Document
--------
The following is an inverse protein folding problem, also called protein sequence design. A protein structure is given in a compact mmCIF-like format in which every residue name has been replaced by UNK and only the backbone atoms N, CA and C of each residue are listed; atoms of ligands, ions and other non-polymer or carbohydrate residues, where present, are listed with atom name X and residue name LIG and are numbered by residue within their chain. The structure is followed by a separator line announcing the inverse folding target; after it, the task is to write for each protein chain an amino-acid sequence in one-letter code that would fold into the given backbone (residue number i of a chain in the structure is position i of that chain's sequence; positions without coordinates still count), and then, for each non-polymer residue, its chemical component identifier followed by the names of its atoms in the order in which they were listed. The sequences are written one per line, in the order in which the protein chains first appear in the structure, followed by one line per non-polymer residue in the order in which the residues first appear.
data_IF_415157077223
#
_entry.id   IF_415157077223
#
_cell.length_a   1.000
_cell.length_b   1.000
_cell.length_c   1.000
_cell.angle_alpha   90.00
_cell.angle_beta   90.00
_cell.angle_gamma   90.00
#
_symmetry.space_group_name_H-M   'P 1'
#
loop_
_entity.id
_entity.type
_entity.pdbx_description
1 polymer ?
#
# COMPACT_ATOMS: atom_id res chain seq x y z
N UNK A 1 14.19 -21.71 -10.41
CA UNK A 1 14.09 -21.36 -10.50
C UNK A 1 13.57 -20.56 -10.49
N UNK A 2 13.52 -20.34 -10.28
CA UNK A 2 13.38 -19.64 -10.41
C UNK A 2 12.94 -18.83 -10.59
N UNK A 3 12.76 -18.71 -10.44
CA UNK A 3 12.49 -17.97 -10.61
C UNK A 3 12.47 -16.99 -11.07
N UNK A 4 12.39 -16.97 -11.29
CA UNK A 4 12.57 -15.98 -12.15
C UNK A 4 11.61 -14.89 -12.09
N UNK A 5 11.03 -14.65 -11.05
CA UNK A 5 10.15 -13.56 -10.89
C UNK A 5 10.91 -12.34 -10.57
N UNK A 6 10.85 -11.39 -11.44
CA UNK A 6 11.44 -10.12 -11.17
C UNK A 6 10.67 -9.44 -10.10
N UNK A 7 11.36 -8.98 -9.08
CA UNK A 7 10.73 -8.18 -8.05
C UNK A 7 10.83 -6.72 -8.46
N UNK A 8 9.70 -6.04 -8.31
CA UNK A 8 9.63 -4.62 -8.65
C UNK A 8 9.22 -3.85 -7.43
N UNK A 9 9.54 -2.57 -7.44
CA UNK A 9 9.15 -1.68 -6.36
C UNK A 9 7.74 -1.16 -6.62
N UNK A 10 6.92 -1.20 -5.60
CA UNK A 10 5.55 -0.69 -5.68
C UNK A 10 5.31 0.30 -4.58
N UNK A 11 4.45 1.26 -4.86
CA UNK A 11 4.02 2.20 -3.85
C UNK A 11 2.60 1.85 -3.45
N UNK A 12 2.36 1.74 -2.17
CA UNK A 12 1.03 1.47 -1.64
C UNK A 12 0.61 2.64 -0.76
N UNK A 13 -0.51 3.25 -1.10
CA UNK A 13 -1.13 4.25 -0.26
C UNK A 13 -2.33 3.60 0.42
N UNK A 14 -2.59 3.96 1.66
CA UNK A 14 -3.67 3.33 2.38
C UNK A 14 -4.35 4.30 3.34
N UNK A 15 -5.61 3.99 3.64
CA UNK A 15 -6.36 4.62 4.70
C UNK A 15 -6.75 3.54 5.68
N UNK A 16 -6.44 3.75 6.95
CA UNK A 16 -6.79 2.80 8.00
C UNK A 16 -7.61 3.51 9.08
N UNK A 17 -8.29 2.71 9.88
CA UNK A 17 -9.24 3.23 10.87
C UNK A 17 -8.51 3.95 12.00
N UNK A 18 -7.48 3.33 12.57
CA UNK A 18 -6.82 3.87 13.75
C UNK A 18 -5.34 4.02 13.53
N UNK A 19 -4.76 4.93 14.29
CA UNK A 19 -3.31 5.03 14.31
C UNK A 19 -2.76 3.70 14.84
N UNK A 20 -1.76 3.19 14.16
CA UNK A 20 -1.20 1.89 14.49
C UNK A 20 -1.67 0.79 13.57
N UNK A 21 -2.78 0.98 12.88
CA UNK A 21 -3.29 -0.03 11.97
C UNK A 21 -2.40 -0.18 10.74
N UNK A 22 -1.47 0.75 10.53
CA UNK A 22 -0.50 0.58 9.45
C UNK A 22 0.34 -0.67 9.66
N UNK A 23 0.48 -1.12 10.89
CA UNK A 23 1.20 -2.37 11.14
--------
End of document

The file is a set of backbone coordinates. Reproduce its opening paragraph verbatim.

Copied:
The following is an inverse protein folding problem, also called protein sequence design. A protein structure is given in a compact mmCIF-like format in which every residue name has been replaced by UNK and only the backbone atoms N, CA and C of each residue are listed; atoms of ligands, ions and other non-polymer or carbohydrate residues, where present, are listed with atom name X and residue name LIG and are numbered by residue within their chain. The structure is followed by a separator line announcing the inverse folding target; after it, the task is to write for each protein chain an amino-acid sequence in one-letter code that would fold into the given backbone (residue number i of a chain in the structure is position i of that chain's sequence; positions without coordinates still count), and then, for each non-polymer residue, its chemical component identifier followed by the names of its atoms in the order in which they were listed. The sequences are written one per line, in the order in which the protein chains first appear in the structure, followed by one line per non-polymer residue in the order in which the residues first appear.